LONDON – England – John Longworth, Chairman of the Vote Leave Business Council, responded to the publication of the Institute of Directors’ and British Chambers of Commerce’s membership surveys on the EU
‘Business opinion is split over the EU, yet this survey shows that businesses are rejecting the remain campaign’s main tactic of talking down Britain and its dynamic economy. Despite the claims of the pro-EU camp to the contrary, business is not fearful of the referendum or the result. This is because they know it is safer to take back control and spend our money on our priorities.
‘If we want British business to prosper in the long-term then the only option is to Vote Leave on 23 June. The survey shows that a majority of those businesses which represent the vast bulk of our economy– those who do business in the UK and those that export outside of the EU- want to leave the European Union.’
BCC members who do not export or export outside the EU support leaving the EU.
By 46.4% to 42.8%, BCC members who do not export would vote to leave the EU.
90% of businesses do not export. In 2014, just 10.8% businesses exported at all, of which a smaller proportion still exported to the EU only.
50.1% to 46.7%, BCC members which export to the rest of the world only would vote to leave the EU.
52.2% to 35.9%, BCC members consider that leaving the EU would have a positive impact (15.9%) or no impact (36.3%) on their overall growth strategy as opposed to a negative impact.
The BCC survey contradicts the Chancellor’s campaign to do down the British economy.
The BCC states that the referendum is having no effect on the real economy or giving rise to uncertainty: ‘The majority of business leaders report that the referendum has had no impact to date on various aspects of their business, from orders and sales (71.3%), recruitment (87.1%), and investment (79.6%), to total costs (80.3%)’. This positive data contradicts what the Chancellor of the Exchequer, George Osborne, has claimed that ‘the threat of leaving the EU is weighing on our economy. Investments and building are being delayed’.
A majority of IoD members think the UK could succeed outside the EU.
A majority of IoD members (50%) agree that the UK could make an economic success of leaving the EU. Just 34% disagreed with this proposition.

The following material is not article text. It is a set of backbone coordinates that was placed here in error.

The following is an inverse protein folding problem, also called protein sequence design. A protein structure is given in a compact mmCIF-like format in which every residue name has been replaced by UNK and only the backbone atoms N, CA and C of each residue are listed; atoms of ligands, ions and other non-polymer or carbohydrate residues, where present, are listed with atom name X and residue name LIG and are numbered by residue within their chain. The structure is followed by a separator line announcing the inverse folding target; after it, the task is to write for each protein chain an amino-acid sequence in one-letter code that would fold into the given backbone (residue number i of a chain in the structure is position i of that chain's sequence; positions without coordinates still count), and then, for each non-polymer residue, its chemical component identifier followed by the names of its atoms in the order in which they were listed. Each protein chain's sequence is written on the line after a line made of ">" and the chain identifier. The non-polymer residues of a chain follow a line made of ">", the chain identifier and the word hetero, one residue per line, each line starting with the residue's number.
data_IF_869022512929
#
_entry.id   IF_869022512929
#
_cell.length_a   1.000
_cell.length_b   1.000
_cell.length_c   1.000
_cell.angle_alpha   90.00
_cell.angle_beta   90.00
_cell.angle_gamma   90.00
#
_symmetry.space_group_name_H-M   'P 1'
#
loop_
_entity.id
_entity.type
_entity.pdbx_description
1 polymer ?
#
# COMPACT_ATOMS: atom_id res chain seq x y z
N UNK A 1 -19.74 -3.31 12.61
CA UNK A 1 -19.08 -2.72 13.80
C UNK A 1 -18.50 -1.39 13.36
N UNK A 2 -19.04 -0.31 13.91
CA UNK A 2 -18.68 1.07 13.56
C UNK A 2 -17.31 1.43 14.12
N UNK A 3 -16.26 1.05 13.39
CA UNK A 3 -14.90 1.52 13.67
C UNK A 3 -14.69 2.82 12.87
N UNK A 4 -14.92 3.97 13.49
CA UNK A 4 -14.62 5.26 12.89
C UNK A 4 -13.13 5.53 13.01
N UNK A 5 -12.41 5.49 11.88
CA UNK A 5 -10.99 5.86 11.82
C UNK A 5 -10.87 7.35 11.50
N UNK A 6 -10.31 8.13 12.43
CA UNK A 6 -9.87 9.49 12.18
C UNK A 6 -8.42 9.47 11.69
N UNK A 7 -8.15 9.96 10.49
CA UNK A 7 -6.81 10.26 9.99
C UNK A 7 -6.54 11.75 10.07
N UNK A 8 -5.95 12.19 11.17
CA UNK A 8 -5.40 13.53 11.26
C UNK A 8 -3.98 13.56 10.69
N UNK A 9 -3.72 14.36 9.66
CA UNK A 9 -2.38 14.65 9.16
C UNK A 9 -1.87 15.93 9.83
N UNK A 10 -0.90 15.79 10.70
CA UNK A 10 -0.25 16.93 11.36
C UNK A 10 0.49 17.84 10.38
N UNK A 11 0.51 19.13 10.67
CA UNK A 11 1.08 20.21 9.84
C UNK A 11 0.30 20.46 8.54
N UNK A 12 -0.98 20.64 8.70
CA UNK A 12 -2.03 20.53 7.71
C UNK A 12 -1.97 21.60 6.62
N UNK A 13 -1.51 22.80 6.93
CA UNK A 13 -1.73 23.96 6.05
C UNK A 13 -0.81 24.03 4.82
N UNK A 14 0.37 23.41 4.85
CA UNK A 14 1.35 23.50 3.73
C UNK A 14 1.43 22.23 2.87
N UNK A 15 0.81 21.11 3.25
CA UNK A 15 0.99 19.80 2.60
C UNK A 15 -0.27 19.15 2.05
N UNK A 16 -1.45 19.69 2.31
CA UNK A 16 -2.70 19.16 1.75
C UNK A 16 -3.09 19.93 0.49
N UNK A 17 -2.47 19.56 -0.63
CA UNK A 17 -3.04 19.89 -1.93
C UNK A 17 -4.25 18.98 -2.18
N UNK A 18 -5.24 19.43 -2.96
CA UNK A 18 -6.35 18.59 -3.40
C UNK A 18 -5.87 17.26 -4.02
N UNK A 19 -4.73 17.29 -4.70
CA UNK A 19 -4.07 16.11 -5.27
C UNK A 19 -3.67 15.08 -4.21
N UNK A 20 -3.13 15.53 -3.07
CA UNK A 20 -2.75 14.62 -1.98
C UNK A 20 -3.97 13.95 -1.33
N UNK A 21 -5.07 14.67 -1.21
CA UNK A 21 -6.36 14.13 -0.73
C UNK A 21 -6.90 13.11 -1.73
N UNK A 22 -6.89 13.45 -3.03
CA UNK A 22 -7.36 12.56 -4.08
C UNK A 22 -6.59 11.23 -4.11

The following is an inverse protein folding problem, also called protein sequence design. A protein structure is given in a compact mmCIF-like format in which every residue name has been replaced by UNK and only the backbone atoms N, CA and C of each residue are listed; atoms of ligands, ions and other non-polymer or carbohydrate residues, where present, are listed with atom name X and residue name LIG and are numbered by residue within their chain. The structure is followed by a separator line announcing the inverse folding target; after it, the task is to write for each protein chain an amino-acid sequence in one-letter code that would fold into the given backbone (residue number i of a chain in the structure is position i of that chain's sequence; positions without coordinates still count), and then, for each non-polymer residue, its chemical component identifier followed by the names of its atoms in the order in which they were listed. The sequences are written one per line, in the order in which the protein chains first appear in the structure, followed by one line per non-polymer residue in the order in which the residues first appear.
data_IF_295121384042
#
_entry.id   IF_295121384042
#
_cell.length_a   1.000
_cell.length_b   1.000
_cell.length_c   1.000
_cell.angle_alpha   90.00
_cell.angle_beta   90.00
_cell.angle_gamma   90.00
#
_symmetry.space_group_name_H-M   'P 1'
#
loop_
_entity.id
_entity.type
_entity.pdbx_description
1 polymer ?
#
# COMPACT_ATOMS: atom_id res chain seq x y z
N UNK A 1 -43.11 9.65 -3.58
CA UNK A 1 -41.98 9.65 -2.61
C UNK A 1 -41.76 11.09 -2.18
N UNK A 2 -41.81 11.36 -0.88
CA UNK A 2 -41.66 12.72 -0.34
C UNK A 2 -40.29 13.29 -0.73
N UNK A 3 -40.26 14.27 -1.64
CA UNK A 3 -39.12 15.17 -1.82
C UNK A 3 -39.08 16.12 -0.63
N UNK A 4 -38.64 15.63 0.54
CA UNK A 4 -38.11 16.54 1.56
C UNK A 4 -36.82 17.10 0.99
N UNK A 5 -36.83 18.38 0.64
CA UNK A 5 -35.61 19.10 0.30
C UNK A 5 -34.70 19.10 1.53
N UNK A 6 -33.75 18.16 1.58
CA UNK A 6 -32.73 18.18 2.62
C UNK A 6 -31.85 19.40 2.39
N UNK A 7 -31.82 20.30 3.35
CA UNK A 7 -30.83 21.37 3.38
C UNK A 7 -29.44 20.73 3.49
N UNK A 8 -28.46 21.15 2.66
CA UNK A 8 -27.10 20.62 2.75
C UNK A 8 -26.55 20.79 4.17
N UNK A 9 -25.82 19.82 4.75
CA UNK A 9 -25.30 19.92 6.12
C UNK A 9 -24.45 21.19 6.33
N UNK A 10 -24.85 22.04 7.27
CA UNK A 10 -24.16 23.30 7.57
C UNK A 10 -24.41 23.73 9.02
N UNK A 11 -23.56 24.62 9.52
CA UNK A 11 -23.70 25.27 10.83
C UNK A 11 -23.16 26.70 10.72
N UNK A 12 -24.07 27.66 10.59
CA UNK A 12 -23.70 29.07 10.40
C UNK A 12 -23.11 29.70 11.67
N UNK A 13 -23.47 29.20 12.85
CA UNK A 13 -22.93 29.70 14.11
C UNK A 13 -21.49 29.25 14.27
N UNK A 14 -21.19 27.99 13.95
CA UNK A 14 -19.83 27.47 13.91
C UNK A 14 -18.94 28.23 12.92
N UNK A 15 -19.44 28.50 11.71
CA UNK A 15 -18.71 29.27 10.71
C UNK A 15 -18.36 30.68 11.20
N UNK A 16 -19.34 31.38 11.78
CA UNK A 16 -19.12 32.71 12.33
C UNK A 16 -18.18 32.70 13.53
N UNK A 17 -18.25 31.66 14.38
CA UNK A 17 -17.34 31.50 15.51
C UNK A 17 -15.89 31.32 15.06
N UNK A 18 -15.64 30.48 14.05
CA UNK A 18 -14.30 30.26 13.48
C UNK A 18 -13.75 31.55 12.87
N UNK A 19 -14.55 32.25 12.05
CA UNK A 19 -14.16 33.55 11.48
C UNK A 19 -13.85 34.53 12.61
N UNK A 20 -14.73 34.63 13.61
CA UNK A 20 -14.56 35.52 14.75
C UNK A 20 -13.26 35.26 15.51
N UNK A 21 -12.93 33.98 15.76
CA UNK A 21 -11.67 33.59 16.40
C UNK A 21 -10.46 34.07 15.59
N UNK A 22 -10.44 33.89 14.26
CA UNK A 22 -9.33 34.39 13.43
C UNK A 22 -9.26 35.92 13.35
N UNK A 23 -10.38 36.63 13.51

47% of IoD members consider that leaving the EU would neither have a very significant impact on their business (29%) or no significant impact at all (18%).
46% to 26%, IoD members agree that leaving the EU would have a positive rather than a negative impact on social and employment legislation.
51% to 38%, IoD members consider that leaving the EU would either have a positive impact (19%) or no impact (32%) on research and innovation rather than a negative impact.
IoD members consider the unreformed EU is on a path of economic decline and is too focused on internal debates.
74% to 13%, IoD members consider that the unreformed EU is on a path of economic decline.
75% to 13%, IoD members consider that the EU is too focused on internal debates and trying to impose top-down solutions.
These surveys’ headline voting intention figures cannot be relied upon as evidence of the views of British companies. Weighted business polling shows companies are hostile to the ‘single market’.
42% of respondents to the IoD survey exported services to the EU and 21% exported goods to the EU.
67.5% of respondents to the BCC survey (1,506 out of 2,231) were exporters.
In 2014, just 10.8% businesses exported at all, of which a smaller proportion still exported to the EU only .
The IoD survey was also not weighted to reflect the characteristics of the UK’s business population, such as the respondents’ turnover and number of employees. In 2015, 99.9% of British companies were SMEs, who were responsible for 60% of employment.
Weighted business polling shows that by 74% to 22%, SMEs believe the UK Government, not the EU, should be in charge of trade negotiations and that by 69% to 25%, SMEs think that the UK can trade and cooperate with the EU without giving away permanent control, rejecting the suggestion that the ‘single market’ is good for jobs and living standards.